‘From Donald Winnicott to the naughty step’

Colour, Connections, Exhibitions, Making, Mother and Child, Philosophy, Public Art, Soul searching, Steel

‘The mother, ready for paint’

'head in colour'

‘head in colour’

'in colour'

‘in colour’

'from the side'

‘from the side’

'The child'

‘The child’

'In colour'

‘In colour’

'Mother and child' ready for polishing

‘Mother and child’ ready for polishing

'Mother and child'

‘Mother and child’

'Mother an Child' in the studio

‘Mother an Child’ in the studio


‘From Donald Winnicott to the naughty step’ was broadcasting as I drove home last night from meeting up with a group of friends I hadn’t seen in a while. The night sky was still light so it was a lovely spring evening drive back and I found this fascinating and felt in total agreement with what was being discussed. “Seventy years ago the psychoanalyst and parenting expert Donald Winnicott first broadcast his idea of the ‘good-enough mother’; the mother who wasn’t perfect and was free, to some extent, to fail. From 1943-1962 he gave some 50 BBC broadcasts. Aimed directly at mothers, they had a profound impact on popular ideas about motherhood.”

In tandem I was thinking about writing about the progress that was being made for the pieces for the solo exhibition as part of the FIRST@108 award. Up until now I have mostly written about finished works and only occasionally  the process but actually now there is a need to document the process running up to the exhibition in October. The first piece for the solo exhibition is a reoccurring theme both in colour and subject, as are the discussions like the one I was hearing on the radio about;

Mother and Child

Winnicott’s ideas seemed to fit perfectly with this piece, “the idea of the body as important and needing to be taking seriously in bodily complaint but also the part the mind has to play in organising those or influencing them or producing them.” In the sculpture we see the mother in pink but if we look closer there is a subtle difference between the ‘body’ and the ‘mind’.  The mother is facing the child, the indicators of eyes from the tiny holes suggest visual contact. So important in seeing the child from a psychological point of view as well as a bodily and physiological one.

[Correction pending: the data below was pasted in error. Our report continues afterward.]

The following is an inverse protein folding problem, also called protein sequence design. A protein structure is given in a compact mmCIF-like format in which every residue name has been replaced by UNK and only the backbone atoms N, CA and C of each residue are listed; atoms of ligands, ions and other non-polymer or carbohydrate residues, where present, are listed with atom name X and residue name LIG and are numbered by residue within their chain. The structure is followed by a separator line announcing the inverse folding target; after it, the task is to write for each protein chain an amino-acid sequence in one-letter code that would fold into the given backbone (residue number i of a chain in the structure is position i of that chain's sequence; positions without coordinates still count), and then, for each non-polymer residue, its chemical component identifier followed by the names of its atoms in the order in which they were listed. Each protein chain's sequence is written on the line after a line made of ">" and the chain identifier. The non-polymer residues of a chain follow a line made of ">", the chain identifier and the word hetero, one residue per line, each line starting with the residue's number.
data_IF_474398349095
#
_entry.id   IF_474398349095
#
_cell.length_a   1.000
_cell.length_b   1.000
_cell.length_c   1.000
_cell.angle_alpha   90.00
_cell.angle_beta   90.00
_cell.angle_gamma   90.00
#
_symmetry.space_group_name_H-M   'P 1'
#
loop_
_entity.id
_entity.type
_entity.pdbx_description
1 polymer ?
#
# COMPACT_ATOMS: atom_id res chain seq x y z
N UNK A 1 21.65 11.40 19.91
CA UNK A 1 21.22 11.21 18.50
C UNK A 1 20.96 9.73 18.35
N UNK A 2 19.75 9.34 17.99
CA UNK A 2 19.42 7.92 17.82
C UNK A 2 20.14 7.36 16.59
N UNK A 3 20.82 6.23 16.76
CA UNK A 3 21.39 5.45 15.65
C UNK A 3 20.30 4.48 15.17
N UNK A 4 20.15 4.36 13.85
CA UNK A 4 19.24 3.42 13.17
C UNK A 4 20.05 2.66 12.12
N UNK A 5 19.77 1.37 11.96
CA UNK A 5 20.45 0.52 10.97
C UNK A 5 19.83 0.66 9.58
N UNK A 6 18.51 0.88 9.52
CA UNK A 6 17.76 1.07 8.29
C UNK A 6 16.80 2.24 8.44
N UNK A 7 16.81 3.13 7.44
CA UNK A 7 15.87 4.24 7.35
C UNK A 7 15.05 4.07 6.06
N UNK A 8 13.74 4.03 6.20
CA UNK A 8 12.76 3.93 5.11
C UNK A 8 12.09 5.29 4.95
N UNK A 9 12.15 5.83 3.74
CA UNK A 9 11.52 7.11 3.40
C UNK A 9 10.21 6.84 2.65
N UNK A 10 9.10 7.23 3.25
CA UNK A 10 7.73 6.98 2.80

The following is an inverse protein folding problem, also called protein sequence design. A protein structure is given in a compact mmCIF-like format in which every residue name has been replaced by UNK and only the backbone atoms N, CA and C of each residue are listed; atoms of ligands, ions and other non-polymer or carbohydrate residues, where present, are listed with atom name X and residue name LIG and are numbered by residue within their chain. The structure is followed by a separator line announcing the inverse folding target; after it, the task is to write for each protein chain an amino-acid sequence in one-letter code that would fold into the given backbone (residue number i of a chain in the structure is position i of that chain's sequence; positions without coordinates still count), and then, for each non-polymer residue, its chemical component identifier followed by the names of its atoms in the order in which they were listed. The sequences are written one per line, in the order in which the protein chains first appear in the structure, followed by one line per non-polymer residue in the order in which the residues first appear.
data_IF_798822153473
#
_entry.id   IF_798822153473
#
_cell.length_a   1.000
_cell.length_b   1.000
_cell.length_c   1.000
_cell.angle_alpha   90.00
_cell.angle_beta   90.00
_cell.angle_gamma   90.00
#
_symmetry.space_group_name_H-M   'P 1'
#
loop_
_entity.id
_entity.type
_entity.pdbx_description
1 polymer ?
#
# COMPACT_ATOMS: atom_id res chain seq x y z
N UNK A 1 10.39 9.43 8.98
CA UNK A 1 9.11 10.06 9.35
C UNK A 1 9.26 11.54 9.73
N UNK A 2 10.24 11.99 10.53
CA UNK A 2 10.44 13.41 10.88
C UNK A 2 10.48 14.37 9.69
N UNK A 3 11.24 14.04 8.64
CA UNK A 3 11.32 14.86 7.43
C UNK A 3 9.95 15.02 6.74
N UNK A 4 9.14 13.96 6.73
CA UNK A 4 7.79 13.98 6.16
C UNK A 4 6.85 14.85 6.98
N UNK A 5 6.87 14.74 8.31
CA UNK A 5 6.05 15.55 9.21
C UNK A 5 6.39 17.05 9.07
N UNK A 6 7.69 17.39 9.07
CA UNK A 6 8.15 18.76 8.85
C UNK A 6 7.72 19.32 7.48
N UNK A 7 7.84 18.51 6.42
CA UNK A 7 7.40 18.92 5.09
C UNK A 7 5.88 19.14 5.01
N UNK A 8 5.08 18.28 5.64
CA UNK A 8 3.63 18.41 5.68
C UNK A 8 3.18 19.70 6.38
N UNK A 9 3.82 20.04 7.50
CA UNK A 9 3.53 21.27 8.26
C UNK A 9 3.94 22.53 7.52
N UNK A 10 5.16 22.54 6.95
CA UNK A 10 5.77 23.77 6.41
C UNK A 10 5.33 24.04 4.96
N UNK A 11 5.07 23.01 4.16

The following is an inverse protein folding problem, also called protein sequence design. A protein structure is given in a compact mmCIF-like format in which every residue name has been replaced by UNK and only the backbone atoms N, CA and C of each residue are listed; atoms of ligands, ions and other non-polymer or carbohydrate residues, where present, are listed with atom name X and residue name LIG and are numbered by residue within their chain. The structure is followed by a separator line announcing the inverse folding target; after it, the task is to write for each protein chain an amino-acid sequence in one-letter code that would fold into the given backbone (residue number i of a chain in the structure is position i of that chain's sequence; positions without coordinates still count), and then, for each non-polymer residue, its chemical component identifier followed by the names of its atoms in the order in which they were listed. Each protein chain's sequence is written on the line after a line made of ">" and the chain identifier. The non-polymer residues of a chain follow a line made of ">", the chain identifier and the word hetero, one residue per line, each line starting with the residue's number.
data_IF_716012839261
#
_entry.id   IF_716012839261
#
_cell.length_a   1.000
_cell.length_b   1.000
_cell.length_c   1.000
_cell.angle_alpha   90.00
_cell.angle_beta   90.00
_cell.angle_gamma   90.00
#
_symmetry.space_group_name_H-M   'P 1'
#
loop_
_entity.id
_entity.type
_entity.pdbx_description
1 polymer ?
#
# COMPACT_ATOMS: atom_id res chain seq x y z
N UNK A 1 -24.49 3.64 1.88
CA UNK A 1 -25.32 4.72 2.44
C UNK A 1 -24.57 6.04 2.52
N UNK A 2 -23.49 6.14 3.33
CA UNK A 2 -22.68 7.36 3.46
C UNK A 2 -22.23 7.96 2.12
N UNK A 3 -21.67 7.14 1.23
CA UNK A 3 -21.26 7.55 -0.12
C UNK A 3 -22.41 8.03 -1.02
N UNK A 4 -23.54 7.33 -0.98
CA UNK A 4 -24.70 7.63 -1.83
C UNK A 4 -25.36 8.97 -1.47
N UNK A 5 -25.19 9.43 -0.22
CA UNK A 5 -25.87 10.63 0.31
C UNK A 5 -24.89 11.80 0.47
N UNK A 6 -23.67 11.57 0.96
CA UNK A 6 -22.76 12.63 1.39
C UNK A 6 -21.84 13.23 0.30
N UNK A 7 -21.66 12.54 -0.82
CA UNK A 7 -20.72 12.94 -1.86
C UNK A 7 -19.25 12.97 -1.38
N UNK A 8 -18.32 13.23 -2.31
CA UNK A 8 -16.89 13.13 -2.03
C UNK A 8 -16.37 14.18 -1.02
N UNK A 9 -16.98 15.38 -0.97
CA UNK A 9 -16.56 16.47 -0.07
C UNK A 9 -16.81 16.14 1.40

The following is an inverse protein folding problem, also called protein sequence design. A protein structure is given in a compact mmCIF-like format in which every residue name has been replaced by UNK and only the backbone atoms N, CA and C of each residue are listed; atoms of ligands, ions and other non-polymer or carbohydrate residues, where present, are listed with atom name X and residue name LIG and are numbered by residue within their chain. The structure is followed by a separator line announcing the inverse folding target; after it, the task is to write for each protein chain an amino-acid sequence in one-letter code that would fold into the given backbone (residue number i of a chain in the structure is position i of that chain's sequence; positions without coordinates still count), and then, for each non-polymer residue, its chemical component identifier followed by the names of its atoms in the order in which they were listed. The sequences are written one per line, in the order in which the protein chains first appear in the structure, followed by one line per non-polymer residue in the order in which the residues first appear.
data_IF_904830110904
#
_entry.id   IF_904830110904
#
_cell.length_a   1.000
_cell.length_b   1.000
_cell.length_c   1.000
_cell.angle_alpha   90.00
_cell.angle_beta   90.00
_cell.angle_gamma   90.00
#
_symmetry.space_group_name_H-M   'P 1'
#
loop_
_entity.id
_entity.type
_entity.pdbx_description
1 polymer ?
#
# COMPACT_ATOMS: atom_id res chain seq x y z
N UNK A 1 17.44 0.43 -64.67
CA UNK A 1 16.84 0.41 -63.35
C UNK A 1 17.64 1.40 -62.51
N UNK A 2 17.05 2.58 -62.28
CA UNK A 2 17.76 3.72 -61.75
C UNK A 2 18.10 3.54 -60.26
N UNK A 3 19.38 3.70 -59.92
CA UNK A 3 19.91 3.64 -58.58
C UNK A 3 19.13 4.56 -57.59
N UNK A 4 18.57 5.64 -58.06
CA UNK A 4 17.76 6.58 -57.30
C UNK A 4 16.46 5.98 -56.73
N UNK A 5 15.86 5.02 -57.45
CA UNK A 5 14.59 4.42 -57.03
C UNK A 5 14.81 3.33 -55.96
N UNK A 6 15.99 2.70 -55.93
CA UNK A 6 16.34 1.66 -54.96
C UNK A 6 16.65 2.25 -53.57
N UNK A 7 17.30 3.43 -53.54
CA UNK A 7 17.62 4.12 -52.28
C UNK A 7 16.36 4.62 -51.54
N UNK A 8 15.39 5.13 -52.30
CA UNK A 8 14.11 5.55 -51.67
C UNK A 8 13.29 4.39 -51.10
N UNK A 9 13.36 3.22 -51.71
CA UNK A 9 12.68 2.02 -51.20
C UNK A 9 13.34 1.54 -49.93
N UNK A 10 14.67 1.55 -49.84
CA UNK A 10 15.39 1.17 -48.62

It is one of the reasons I find it so easy to write about the sculptures my husband makes, in that they visual pictorial observations of human society, the human condition. Winntcott observed and was alert to the tiny signals, observation and listening to mothers and he documented this. It was almost mesmerizing listening to his strange dictation played back and it connects so well with this sculpture.

He spoke of the child being separated from the mother, “you are always an isolate, by the time he is born he has had experience both pleasant and unpleasant” which is visualised in this sculpture. The baby separated visually, literally from the mother yet fitting like a puzzle into one shape.. I can see this but I also think in the first three years there is a slow physical and mental detachment from the mother in to the ‘world’. The child in this piece also looks like a step, the naughty step we so often here spoken of today. Winnicott tells mothers to trust their instincts and I think in general I do. In some ways it is the only thing I am fully impassioned and feel confident about. It irritates me when that is thrown off-balance. That can so easily happen in today’s society where we have all kinds of information and view points being bombarded at us. The questions are the same now as to the time he was speaking, and we seem to be in a constant battle between those very strict methods and ideology  a pose to more gentle approaches which I would class his as.

There are lots of mothers out there writing about motherhood and here are three I picked out of a bunch;